The Ohio Department of Transportation on Friday said the nearly $36 million to $38 million U.S. Grant Bridge should open on Oct. 16, more than two years past the scheduled completion date of June 2004.
“There are a few items to be completed that could change this date,” ODOT District 9 Deputy Director Harry Fry said. “However, we believe that the bridge should be open by then.”
With the opening date nearing, crews will be erecting the stainless steel shell walls for the Ohio tower head, finishing tie-ins for electrical and lighting systems and completing general groundwork for the historical display in the park.
ODOT is building a park beside the bridge to display items salvaged from the old Grant Bridge.
“This is past due,” Mayor Jim Kalb said. “We're excited about it being open again.”
Fry said some minor work may continue after the bridge opens, but it would not affect the bridge's status.
“If it really happens, it's great,” Smith Discount Pharmacy owner Sean Sturgill said. “Even if it is ... late. There is no reason for the delay. It shouldn't have taken longer to build this bridge than it did to build the Hoover Dam and the Golden Gate Bridge.”
By completing the bridge before Dec. 1, contractor C.J. Mahan Construction, of Grove City, will receive a $900,000 bonus as a result of a March 2005 contract renegotiation.
The company originally submitted a $28 million bid. Fry said the additional $8 million to $10 million increase is normal for this type of project.
Despite the problems over the past two-plus years, Fry said ODOT would still use C.J. Mahan Construction again because the state considers it a qualified bidder.
“Until they are disqualified or disbarred, we have no choice,” ODOT Public Information Officer Kathleen Fuller said. “There's not a question of whether we will or not. The question is, if they are bidding on a job, do they get that job? And if they do, we'll be working with them.”
The University of Cincinnati Infrastructure Institute will conduct a final load test the week before the bridge opening. Institute personnel will continue to monitor the bridge indefinitely.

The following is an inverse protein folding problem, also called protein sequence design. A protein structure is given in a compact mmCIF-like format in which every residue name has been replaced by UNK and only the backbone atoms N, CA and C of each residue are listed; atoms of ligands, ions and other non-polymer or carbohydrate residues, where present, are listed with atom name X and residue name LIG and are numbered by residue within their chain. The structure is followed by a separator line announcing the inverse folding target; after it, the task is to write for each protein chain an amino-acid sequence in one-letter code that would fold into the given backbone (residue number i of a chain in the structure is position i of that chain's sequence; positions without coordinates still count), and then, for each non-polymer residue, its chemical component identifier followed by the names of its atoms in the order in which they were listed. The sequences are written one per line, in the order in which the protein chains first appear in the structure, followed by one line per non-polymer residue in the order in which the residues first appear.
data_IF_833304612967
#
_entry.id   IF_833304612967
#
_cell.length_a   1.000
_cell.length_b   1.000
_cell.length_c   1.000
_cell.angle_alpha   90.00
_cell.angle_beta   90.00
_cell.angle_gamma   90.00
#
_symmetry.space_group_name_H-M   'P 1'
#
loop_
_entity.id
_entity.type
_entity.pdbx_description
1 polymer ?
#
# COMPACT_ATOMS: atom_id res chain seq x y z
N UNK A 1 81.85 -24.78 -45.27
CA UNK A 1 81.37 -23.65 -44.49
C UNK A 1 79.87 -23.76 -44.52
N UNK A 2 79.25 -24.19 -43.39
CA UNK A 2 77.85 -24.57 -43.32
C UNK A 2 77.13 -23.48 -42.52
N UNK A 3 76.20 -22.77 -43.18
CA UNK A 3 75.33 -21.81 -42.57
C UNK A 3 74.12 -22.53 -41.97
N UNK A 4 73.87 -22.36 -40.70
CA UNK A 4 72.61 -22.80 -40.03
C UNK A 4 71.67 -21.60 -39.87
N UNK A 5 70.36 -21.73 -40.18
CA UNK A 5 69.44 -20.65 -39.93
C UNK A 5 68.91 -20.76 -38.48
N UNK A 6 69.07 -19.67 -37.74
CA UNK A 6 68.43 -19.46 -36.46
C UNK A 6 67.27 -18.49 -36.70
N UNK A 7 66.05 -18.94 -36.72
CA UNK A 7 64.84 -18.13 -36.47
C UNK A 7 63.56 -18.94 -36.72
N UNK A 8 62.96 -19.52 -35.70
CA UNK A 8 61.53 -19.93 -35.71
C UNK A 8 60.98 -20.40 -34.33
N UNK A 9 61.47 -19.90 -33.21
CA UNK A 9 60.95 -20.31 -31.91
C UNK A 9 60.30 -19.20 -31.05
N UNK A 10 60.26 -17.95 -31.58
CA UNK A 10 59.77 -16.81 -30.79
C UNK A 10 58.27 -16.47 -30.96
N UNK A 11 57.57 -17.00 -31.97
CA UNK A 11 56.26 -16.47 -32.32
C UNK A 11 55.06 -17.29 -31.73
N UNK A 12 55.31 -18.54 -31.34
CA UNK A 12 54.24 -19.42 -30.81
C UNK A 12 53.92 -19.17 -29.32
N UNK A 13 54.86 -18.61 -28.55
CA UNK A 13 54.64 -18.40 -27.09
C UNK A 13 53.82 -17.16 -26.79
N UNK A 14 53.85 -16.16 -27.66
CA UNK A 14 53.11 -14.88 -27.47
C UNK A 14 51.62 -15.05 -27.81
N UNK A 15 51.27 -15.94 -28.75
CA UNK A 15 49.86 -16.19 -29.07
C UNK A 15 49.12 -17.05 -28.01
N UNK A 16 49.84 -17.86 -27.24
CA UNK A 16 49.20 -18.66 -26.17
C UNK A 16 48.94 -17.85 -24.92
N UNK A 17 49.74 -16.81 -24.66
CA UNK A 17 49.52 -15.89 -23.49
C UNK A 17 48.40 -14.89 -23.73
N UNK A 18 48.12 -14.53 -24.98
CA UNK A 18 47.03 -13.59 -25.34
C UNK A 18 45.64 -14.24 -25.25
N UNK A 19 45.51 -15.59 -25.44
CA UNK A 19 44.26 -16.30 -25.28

ODOT closed the old U.S. Grant Bridge in July 2001 and began work on the cable-stayed four-lane replacement, which is expected to serve 11,000 vehicles daily.
But the project soon was plagued by delays, which ODOT attributes to poor weather, high water and design problems.
Over the past few years, several downtown merchants have said the delay has hurt the city's economy. Traffic crossing the Ohio River has had to use the Carl Perkins Bridge near West Portsmouth. However, Fry disagreed with the merchants' assessment.
“We don't feel we've impacted business because we still have had access into the city,” he said.
The Grant Bridge is the first cable-stayed bridge ODOT has built. It also is building a bridge in Pomeroy and plans to replace the Ironton-Russell Bridge. Fry said the experience learned from the Grant Bridge should make other bridge projects move more smoothly.
Fuller said no single entity is at fault for the bridge delay.
“Maybe if anything, we should have made our construction timetable a little longer than three years,” she said. “Obviously, with any project, we are responsible for that project. We're responsible for anything we do, whether it's a minor resurfacing or a major bridge replacement. But we do have contractors and designers that are responsible to us and to the public for the project. So it's a combination.”
Portsmouth City Council President Howard Baughman said the new bridge opening has been a long time coming.
“It's opening at a good time of the year with the holiday season approaching,” he said. “This is good news for us.”
Fuller said ODOT will have a celebration on the opening day. But the details have not yet been worked out.
JEFF BARRON can be reached at (740) 353-3101, ext. 236.